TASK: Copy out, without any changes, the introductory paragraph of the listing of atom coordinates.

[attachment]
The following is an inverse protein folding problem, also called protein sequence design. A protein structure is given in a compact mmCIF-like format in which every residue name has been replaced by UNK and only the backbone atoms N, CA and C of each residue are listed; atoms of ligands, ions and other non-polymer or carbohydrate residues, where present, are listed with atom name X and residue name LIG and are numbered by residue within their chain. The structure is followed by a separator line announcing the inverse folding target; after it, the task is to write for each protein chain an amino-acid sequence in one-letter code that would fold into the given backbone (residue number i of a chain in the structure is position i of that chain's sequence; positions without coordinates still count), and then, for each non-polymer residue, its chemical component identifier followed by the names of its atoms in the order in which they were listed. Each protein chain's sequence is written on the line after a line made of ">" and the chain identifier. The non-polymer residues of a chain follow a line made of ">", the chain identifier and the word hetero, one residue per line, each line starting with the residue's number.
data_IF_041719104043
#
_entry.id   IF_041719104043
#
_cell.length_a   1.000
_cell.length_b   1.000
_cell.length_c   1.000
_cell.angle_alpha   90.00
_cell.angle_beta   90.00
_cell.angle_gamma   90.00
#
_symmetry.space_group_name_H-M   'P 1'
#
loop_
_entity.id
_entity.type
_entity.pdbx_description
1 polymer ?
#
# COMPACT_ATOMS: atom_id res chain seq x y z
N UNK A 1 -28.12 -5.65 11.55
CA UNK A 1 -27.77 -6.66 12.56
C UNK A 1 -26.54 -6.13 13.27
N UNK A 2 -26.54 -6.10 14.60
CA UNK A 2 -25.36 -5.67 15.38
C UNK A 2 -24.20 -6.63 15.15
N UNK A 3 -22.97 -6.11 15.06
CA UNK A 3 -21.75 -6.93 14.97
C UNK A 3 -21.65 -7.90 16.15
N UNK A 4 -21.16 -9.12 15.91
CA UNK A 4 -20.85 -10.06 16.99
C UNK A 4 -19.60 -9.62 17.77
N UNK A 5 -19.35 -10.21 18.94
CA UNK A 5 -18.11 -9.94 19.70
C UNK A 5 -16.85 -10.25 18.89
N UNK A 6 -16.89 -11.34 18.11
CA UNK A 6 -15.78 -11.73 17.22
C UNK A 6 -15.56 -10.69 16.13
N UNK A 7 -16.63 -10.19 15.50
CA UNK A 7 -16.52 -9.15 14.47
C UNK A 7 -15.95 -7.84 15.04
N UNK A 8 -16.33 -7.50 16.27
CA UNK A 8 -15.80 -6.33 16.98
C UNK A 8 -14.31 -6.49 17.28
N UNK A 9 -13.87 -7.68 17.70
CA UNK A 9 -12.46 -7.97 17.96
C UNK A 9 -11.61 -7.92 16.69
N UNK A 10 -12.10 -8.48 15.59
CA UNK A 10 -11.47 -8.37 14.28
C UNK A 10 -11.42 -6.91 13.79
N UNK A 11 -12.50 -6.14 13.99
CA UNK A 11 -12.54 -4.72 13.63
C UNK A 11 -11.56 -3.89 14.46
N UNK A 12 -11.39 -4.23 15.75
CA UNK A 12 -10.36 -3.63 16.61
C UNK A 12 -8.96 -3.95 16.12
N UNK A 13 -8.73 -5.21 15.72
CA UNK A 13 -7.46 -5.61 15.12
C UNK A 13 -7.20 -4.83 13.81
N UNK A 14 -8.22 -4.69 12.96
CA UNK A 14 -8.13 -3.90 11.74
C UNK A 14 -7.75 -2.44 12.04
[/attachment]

The following is an inverse protein folding problem, also called protein sequence design. A protein structure is given in a compact mmCIF-like format in which every residue name has been replaced by UNK and only the backbone atoms N, CA and C of each residue are listed; atoms of ligands, ions and other non-polymer or carbohydrate residues, where present, are listed with atom name X and residue name LIG and are numbered by residue within their chain. The structure is followed by a separator line announcing the inverse folding target; after it, the task is to write for each protein chain an amino-acid sequence in one-letter code that would fold into the given backbone (residue number i of a chain in the structure is position i of that chain's sequence; positions without coordinates still count), and then, for each non-polymer residue, its chemical component identifier followed by the names of its atoms in the order in which they were listed. Each protein chain's sequence is written on the line after a line made of ">" and the chain identifier. The non-polymer residues of a chain follow a line made of ">", the chain identifier and the word hetero, one residue per line, each line starting with the residue's number.